Worried about not being allowed in...

jim87spencer

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I was perscribed an inhaler a year or so ago when i had trouble breathing due to a chest infection, it was only the blue steroids one to ease the pain not the one you have to take morning and night or whatever and i am totally recovered now....will i be ok?? i read it says if you have had anything to do with your lungs in the pass 4 years you can fail it?? cant i get a doctor to run a test on me and write a note saying that im fine? How do they find out this information in the first place?

please help, very concerned.
 

JimB

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If by 'they' you mean the forces, i'm guessing they'll only find out if you tell them, or something happens during the PRMC etc.

If you get a doctors all clear i can't see any reason why it should be a problem.
 

jim87spencer

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cool, hopefully there wouldnt be any record of it anyway, i had to go down and wait 5 hours at a hospital to get one as i dont have a proper doctor.
 

Old Man

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From my reading of the medical requirements, being prescribed an inhaler for a chest infection should not necessarily be a bar to entry.

This of course is only my opinion and carries no weight. Only the doctor at your medical can give you a definitive answer.

The bar is for symptoms or treatment of asthma within the last 4 years.

I don't think it's wise to not inform them.

When they review your medical notes, you will have been seen to lie and that can disbar you from entry or get you discharged if already in training.
 

Ninja_Stoker

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cool, hopefully there wouldnt be any record of it anyway, i had to go down and wait 5 hours at a hospital to get one as i dont have a proper doctor.

Possibly not posting your real name as a username would doubtless aid your anonimity if you elect to withhold information about a known medical condition.

As correctly stated, if a known but undeclared medical condition arises during training you will be discharged- best bet is be truthful, declare it & if need be they will run checks to ensure you don't have asthma. If you do have asthma there's no way on earth you will complete Commando training.

It's accepted that quite often a GP will prescribe an inhaler just to "be on the safe side" & often the individual does not have asthma.

Tragically people die of asthma and the rules are there to protect the individual, so honesty is the safest bet.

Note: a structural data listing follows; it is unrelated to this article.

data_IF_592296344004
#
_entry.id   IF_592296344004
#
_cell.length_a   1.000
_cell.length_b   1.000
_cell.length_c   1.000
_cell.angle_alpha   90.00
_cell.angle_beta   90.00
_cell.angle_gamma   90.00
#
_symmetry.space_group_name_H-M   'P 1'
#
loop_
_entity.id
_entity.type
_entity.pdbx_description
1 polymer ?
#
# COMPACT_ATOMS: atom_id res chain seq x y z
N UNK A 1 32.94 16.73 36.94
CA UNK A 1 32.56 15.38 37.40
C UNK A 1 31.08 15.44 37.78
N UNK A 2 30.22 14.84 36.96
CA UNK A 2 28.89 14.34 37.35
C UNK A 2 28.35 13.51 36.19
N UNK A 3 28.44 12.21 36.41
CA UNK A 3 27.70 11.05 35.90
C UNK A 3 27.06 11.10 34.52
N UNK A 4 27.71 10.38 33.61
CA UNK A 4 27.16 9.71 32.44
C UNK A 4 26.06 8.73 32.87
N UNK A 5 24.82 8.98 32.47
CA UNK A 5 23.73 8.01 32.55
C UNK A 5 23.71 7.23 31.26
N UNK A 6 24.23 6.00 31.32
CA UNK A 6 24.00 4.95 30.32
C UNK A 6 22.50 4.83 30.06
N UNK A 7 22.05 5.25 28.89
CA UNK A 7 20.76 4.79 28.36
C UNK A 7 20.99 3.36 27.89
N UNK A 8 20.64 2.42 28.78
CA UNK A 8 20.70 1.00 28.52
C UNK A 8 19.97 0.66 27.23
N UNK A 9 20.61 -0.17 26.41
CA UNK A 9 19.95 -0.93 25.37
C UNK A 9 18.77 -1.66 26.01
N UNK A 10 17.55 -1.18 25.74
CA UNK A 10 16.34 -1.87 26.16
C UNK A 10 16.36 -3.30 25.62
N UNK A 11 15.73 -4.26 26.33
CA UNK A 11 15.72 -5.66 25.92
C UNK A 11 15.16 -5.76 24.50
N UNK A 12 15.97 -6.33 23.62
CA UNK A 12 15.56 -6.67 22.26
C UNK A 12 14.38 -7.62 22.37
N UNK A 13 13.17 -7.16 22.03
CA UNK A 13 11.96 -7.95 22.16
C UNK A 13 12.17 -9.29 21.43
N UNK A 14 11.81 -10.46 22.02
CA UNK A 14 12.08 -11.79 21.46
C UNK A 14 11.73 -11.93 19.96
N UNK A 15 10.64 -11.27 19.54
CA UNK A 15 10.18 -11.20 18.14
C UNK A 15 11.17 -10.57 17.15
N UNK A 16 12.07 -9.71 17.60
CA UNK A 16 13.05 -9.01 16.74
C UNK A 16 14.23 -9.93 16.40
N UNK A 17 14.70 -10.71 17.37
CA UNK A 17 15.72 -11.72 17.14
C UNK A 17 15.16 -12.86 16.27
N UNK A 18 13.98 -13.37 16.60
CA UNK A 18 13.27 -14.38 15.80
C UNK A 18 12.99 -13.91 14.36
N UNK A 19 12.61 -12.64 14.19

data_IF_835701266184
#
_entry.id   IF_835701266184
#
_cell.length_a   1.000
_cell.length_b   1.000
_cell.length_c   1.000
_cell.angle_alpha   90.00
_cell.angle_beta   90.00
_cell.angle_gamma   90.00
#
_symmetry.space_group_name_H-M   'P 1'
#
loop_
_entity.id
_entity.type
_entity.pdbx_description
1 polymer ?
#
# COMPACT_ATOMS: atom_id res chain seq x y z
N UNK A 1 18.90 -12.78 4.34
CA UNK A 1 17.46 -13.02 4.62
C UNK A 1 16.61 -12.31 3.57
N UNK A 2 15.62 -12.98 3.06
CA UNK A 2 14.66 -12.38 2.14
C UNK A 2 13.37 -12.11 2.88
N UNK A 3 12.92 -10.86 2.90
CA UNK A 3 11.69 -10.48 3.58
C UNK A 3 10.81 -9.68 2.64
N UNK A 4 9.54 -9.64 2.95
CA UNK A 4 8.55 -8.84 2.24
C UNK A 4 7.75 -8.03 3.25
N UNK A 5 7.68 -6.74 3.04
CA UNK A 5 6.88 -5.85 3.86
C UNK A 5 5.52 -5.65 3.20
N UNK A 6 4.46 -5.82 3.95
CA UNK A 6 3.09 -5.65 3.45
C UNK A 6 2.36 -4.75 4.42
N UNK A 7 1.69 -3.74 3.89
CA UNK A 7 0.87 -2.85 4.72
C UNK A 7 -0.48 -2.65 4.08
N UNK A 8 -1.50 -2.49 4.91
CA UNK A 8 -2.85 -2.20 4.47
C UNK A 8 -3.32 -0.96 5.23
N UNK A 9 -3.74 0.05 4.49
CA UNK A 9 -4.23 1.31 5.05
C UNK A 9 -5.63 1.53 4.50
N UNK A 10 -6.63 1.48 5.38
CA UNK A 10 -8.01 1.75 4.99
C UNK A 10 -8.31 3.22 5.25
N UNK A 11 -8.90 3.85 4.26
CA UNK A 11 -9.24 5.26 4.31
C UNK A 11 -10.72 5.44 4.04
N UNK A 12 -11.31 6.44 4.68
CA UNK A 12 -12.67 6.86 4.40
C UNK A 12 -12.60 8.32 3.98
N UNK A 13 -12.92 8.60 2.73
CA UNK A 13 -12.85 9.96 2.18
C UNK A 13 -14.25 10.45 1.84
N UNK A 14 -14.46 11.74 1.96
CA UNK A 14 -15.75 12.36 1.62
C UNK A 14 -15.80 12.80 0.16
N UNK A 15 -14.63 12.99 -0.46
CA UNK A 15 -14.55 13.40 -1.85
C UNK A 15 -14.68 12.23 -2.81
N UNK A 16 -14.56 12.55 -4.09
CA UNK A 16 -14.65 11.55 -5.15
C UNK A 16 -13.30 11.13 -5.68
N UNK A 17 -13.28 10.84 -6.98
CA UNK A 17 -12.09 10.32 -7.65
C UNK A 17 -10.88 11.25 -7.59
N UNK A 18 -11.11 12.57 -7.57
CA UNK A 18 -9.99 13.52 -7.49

Incidentally, by typing the word "asthma" in the search box in the toolbar above, there are 3 pages of thread titles on the subject, here's a few:

http://www.prmc.co.uk/general-royal-marines-joining-chit-chat/3713-asthma.html

http://www.prmc.co.uk/general-royal-marines-joining-chit-chat/4836-asthma.html

http://www.prmc.co.uk/welcome-prmc-site/3135-asthma.html

http://www.prmc.co.uk/general-royal-marines-joining-chit-chat/1562-asthma.html
 

jim87spencer

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Thanks ninja, jim87spencer isnt my real name, its the name of an ancient roman sex god.

You're probably right though, if im just honest about it and there's nothing wrong with me then i shouldnt have anything to worry about...

unless of course i get down to the AFCO and i have an interview with a Mr, N. Stoker.
 

WrapJuice

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that name doesn't sounds like an ancient roman sex gods name to me!

Maybe Joeus spencerus
 
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Sotiris

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Having some form of document claiming you don't have asthma will speed things up. If the medical examiner is at all suspicious he'll either fail you or more likely, ask you to monitor your peak flow for 4 weeks.

This is a pain in the arse.

Go to your GP now, ask him to prescribe you a peak flow meter and carry out your own testing. Go back to your GP after about 2 weeks and he'll write a letter based on the results of your peak flow.

With a GP's signature and stamp in hand it will not only speed things up in your medical, but also safe guard you from any suspicion.
 

Chicogiz

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Having some form of document claiming you don't have asthma will speed things up. If the medical examiner is at all suspicious he'll either fail you or more likely, ask you to monitor your peak flow for 4 weeks.

This is a pain in the arse.

Go to your GP now, ask him to prescribe you a peak flow meter and carry out your own testing. Go back to your GP after about 2 weeks and he'll write a letter based on the results of your peak flow.

With a GP's signature and stamp in hand it will not only speed things up in your medical, but also safe guard you from any suspicion.

I guess i should take note of this aswell.
 

jim87spencer

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cool, thanks alot for the advice, when i've moved i'll get a GP sorted out and have him do that for me, its probably good advice for anyone wanting to speed up their application really.
 
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